Ricky Jay’s Masterful Sleight-of Hand Extended to Collecting Magic Books and Ephemera

“Ricky had many facets; the magician, the scholar, the actor, the performer, the publisher. He was interested in so many things. Whatever he tackled, he tackled to do it well,” explained Vincent Golden, curator of newspapers and magazines at the American Antiquarian Society (AAS) in Worcester, MA, who worked with Jay on various projects. As an AAS member since 1987, Jay put together an exhibition there called “Many Mysteries Unraveled Or Conjuring literature in American: 1786-1876” in 1990. 

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Jay was drawn to the study of history of magic and its practitioners, and that research filled many of his books, including Learned Pigs and Fireproof Women: Unique, Eccentric and Amazing Performers and Dice: Deception, Fate, and Rotten Luck. For a while he even published a quarterly magazine Jay's Journal of Anomalies. The sixteen issues--now coveted by collectors-- are filled with stories about unusual performers, talented fleas and dogs, and other curious creatures and curiosities.  

In the 1980s, Jay spent time as curator of the famed Mulholland Library of Conjuring and the Allied Arts until it was sold to magician David Copperfield in 1991 and moved to Las Vegas. 

Jay believed that scholarship was essential to his work as a magician and performer. In a 1993 New Yorker profile, Nicolas Barker, former Deputy Keeper at the British Library and onetime head of conservation at the British Museum, talked about Jay’s deep understanding of his craft. “Ricky would say you can’t be a good conjurer without knowing the history of your profession,” Barker explained, “because there are no new tricks under the sun, only variations.”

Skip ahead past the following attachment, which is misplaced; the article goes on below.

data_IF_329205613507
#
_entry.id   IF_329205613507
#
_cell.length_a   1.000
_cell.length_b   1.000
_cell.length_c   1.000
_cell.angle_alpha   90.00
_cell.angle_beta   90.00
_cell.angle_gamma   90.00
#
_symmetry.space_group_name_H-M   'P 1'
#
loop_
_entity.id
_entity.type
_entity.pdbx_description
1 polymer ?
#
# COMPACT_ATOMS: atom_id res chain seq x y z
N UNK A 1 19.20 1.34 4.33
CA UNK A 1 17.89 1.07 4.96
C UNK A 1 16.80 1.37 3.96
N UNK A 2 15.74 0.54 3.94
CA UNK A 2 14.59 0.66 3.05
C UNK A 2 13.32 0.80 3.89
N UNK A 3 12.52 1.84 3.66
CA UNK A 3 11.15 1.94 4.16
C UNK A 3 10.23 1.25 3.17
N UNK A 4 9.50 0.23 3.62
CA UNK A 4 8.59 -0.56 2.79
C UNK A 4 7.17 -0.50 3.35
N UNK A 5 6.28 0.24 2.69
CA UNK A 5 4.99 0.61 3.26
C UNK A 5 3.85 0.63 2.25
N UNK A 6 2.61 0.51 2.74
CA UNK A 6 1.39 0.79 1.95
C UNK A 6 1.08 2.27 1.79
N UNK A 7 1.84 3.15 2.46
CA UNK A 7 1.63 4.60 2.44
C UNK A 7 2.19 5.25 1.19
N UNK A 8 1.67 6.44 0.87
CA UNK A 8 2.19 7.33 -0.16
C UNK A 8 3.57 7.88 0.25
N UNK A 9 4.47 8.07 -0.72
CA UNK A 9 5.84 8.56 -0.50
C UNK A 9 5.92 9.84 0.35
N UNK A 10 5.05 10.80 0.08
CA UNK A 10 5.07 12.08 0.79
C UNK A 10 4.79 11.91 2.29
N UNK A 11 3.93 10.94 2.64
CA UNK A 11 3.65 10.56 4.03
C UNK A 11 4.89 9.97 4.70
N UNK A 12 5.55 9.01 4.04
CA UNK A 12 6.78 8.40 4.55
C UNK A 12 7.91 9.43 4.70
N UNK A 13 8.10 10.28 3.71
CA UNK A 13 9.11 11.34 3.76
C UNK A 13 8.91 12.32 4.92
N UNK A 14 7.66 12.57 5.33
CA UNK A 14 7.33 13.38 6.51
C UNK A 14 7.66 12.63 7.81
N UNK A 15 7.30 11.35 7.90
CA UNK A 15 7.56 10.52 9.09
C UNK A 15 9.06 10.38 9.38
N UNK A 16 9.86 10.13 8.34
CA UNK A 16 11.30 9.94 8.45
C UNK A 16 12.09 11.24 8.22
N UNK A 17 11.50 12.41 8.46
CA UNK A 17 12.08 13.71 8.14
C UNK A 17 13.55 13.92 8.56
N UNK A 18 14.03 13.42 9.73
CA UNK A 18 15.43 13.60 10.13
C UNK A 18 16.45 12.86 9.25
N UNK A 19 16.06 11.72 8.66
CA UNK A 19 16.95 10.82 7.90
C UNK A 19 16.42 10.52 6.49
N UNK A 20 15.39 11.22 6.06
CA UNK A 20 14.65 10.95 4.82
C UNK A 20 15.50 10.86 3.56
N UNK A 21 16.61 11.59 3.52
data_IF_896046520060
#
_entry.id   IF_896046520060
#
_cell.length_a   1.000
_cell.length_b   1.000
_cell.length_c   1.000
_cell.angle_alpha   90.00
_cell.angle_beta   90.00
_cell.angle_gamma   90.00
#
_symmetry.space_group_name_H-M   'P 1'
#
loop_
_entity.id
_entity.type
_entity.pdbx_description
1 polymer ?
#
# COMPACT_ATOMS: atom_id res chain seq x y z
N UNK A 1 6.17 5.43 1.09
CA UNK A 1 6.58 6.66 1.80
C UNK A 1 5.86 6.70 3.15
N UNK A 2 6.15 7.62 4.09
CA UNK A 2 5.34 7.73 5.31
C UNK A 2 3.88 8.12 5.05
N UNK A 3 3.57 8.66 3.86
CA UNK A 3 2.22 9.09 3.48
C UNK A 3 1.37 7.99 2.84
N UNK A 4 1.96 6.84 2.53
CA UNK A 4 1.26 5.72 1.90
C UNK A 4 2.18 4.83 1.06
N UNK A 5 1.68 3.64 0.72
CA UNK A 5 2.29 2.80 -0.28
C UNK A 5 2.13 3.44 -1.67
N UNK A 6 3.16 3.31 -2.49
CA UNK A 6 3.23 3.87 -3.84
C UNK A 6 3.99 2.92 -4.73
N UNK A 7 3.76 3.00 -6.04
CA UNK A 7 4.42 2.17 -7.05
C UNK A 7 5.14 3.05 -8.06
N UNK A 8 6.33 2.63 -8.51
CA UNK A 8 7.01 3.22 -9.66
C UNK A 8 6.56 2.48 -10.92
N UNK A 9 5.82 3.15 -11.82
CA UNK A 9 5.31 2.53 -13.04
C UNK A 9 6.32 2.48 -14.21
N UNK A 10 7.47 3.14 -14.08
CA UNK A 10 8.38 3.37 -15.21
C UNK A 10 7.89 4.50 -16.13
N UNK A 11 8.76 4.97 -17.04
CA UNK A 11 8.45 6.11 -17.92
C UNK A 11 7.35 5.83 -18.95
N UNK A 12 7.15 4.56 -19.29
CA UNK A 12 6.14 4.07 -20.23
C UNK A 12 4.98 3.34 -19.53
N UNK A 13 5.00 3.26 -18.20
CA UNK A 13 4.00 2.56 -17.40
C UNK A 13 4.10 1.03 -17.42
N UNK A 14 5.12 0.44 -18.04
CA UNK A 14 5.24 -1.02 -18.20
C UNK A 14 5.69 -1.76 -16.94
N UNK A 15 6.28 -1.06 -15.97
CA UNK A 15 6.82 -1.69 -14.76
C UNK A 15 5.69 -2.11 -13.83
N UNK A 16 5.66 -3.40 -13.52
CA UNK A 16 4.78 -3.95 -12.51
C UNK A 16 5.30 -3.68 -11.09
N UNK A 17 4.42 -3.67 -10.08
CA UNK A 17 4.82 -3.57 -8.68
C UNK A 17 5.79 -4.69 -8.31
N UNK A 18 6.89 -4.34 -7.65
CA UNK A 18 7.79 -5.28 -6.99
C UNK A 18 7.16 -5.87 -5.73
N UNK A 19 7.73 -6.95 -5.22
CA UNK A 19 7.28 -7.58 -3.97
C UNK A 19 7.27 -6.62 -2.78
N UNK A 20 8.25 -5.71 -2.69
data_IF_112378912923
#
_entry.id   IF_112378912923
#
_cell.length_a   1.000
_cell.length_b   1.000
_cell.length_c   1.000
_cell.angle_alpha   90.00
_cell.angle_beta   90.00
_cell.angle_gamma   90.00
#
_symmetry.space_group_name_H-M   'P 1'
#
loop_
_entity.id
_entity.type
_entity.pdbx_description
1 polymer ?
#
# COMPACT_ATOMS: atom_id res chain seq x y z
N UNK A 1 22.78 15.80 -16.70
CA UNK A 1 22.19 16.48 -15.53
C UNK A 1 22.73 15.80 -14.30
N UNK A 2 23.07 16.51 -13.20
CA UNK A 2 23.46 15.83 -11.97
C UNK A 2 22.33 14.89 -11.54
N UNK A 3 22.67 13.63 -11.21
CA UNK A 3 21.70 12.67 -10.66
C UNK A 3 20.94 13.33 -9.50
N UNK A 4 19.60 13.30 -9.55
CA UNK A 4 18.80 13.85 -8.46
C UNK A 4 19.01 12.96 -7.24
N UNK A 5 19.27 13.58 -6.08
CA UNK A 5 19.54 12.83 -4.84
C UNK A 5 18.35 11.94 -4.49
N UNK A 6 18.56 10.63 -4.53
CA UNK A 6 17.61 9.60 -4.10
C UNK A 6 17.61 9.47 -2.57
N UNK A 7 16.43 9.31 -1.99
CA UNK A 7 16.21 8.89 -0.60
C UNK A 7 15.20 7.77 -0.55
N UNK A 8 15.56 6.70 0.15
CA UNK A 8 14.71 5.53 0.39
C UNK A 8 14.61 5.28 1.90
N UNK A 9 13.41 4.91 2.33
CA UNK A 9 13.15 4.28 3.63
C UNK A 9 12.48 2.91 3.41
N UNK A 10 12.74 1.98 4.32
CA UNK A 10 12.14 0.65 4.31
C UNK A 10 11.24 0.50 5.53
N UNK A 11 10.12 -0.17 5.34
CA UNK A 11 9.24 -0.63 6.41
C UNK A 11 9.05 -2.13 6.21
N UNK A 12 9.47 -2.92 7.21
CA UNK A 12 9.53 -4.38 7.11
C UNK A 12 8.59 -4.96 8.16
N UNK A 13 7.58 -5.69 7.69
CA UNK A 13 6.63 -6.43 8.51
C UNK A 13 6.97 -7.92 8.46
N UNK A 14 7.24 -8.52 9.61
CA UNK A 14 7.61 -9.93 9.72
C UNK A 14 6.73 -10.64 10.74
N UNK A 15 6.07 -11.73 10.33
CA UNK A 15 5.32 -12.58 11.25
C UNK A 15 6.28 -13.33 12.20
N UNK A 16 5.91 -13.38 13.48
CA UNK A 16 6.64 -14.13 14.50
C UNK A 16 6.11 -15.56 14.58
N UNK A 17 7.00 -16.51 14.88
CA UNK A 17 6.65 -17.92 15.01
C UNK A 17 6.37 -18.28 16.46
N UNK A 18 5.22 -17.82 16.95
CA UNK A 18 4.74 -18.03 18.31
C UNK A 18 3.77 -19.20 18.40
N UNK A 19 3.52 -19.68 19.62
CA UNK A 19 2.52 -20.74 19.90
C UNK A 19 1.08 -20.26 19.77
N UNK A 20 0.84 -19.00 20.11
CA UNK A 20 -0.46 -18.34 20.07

In 1990, Jay worked with May Castleberry, then at the Whitney Museum of American Art, on a two-volume set called The Magic Magic Book that showcased historical and contemporary artists’ versions of a “blow” book. Blow books have special manipulatable tabs that make the content of the book appear to change. For instance, on first examination, a book seems to have black and white images, but at second glance, the images are in color. Castleberry chose the participants while Ray worked directly with the artists--like Vija Celmins and Jane Hammond--to help them understand the mechanisms of the project. Castleberry noted Jay’s winning combination of scholar and performer: “There would be times where he’d be off on an amazing subject, then he’d get into a carny act right way, then suddenly he talked about pool halls. He’d go into a con-type character that seems at odds with the scholar you were just talking to.” 


Curator and publisher Christine Burgin worked with Jay on an exhibition called “Twixt Two Worlds: Selections from the Collection of Ricky Jay” that was shown at her eponymous Manhattan gallery in 2005. “A lot of Ricky’s genius was his incredible knowledge and the way he could talk about things.” she explained. “Of course that doesn’t fool the dogs for one minute but it fools every other being... For all that he wrote, I feel like there were 100 more books he could write with everything he knew.” 

Ricky Jay aptly summed up his “obsessions” in an AV Club interview: “ Sitting with a deck of cards in your hand all day is an obsession. Visiting print shops and bookstores and libraries is an obsession. And writing about this is an obsession. I think, in general, most collectors are obsessed. I think the only form of a rationalized greed is when you’re collecting something you are supposedly serious about.” 

Elisa Shoenberger is a researcher and writer. She has published articles and essays at the Boston Globe, the Rumpus, Electric Lit, and other outlets. She is a regular contributor to Book Riot and is the co-editor and co-founder of The Antelope: A Journal of Oral History and Mayhem